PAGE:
Anyway, I thought it was a very good episode. Sure, it had flaws, but it soared at times--smoothies, Coach and Smash playing racquetball, Tyra's plea to Tami, etc. And the stripper proposal was just hilarious. And I'm intrigued by the freshman QB story line. (Loved the shot someone above mentioned of Matt standing on the side line that then focused on his grandma in the stands.) I thought Moffett was pretty good as the dad.

Overall, I'm so glad the show it back, both on NBC and seemingly in tone and character. It'll be hard to go out on Friday with FNL and BSG both back with new episodes.

Anonymous said...

I don't know whether it was sad or funny that Tyra makes a tearful case for how good she is with numbers and at math but earlier she has to get Landry to figure out for her that she needs a 6.4 GPA for the current school year.
Loved the contrast in backdrops in the scenes where Smash tells Coach he has to become Brian versus the scene where Coach and Smash play racquetball. In the former where there was pessimism, the Texas landscape and icons from the football field framed the shots. In the latter where there was optimism, the backdrop was just white.

Anonymous said...

Any info on what/how much was missing from this episode compared to what aired on satellite? And, does anyone know which version is being sold on iTunes?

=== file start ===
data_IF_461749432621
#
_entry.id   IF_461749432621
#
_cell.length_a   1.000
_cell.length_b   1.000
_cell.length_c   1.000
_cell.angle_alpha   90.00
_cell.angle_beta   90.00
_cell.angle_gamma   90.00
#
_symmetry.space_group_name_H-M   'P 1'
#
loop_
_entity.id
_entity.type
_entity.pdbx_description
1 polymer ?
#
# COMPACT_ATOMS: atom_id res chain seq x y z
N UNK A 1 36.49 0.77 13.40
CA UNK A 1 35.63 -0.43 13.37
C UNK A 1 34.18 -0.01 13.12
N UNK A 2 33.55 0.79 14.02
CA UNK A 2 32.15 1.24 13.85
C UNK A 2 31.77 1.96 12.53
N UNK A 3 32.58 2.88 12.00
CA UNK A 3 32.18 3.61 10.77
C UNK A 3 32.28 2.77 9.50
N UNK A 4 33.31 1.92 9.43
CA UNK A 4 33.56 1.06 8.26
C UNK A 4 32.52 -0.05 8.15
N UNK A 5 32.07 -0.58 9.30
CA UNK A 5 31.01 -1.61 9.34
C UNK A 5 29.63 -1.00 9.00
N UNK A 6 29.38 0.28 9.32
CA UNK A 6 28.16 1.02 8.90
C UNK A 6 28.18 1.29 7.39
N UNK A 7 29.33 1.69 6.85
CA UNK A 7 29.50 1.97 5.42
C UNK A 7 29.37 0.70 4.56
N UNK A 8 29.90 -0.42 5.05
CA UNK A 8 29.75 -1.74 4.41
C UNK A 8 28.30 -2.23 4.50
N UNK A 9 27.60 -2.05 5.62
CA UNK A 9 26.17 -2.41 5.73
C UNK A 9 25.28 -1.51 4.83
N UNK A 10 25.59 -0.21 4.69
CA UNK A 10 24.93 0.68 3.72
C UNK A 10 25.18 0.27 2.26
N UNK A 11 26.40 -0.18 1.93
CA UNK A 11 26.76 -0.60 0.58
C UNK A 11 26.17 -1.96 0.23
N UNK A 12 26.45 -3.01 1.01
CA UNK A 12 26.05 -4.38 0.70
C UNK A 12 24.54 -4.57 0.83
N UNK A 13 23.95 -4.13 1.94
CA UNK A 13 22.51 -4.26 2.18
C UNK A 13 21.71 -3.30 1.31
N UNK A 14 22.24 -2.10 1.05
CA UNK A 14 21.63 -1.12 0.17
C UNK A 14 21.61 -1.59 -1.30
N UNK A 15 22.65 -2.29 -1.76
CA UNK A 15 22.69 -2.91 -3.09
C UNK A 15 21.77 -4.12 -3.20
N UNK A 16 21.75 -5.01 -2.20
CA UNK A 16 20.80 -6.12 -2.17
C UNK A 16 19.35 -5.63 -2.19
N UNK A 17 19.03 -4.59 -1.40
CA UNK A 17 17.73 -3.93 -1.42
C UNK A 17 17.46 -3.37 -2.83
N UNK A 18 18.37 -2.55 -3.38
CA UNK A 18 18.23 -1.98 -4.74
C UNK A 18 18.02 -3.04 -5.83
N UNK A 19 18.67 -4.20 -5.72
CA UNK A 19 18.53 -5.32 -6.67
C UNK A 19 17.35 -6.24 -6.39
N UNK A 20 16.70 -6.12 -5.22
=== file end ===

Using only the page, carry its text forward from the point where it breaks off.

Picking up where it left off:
Anonymous said...

Did you take down the rest of the season 3 posts? I just watched the finale and was looking forward to reading your thoughts. When I click on FNL season 3 on the side of your blog the only post I get is the premiere. If I am missing something obvious, can someone please direct me to the finale post?

snugglebear said...

The version on lists a timing of 47:08, so would seem to be the original DirecTV incarnation. I watched it immediately after viewing the network version and noticed no missing dialogue, let alone missing scenes. Maybe the cuts are in wordless bits--reaction shots, etc.

Once this becomes common knowledge, the show's Nielsen ratings may drop like a stone (unless Nielsen somehow counts hulu accesses). Classic catch-22.

Anonymous said...

Once this becomes common knowledge, the show's Nielsen ratings may drop like a stone (unless Nielsen somehow counts hulu accesses). Classic catch-22.

Or NBC could run one or two fewer ads for whatever Howie Mandell is doing

Anonymous said...

I loved Eric's distinction between Tami his wife and Tami the damn principal. It reminded me of that great scene from season one in which he insisted on speaking to all three Tamis in one scene -- counselor, wife, and best friend - trying out each in hopes of hearing the advice he was hoping for.

And anytime someone says he needs something good to happen I have to think about Dana Whitaker on Sports Night. At the moment those two great characters express that need -- when you hear the longing in their voices -- you're reminded of the goodness in them, the depth of those characters.

Anonymous said...

same question as anonymous -- i was looking forward to the finale post too. will we have to wait 13 weeks?

Anonymous said...

I thought the McCoy pass was intentionally similiar to Saracen's from Season 1. In Season 1 it was the passing of the torch from Street to Saracen, and this throw signals that Saracen's days could be numbered.

I thought the episode did a good job of setting up the season, and I'm just glad to have FNL back in my life.

Alan Sepinwall said...

I said on Wednesday that I was going to pull all the season three posts on Friday and then repost them once each so airs on NBC.

Also, the DirecTV cut of this ep ran a little over 50 minutes.

R.A. Porter said...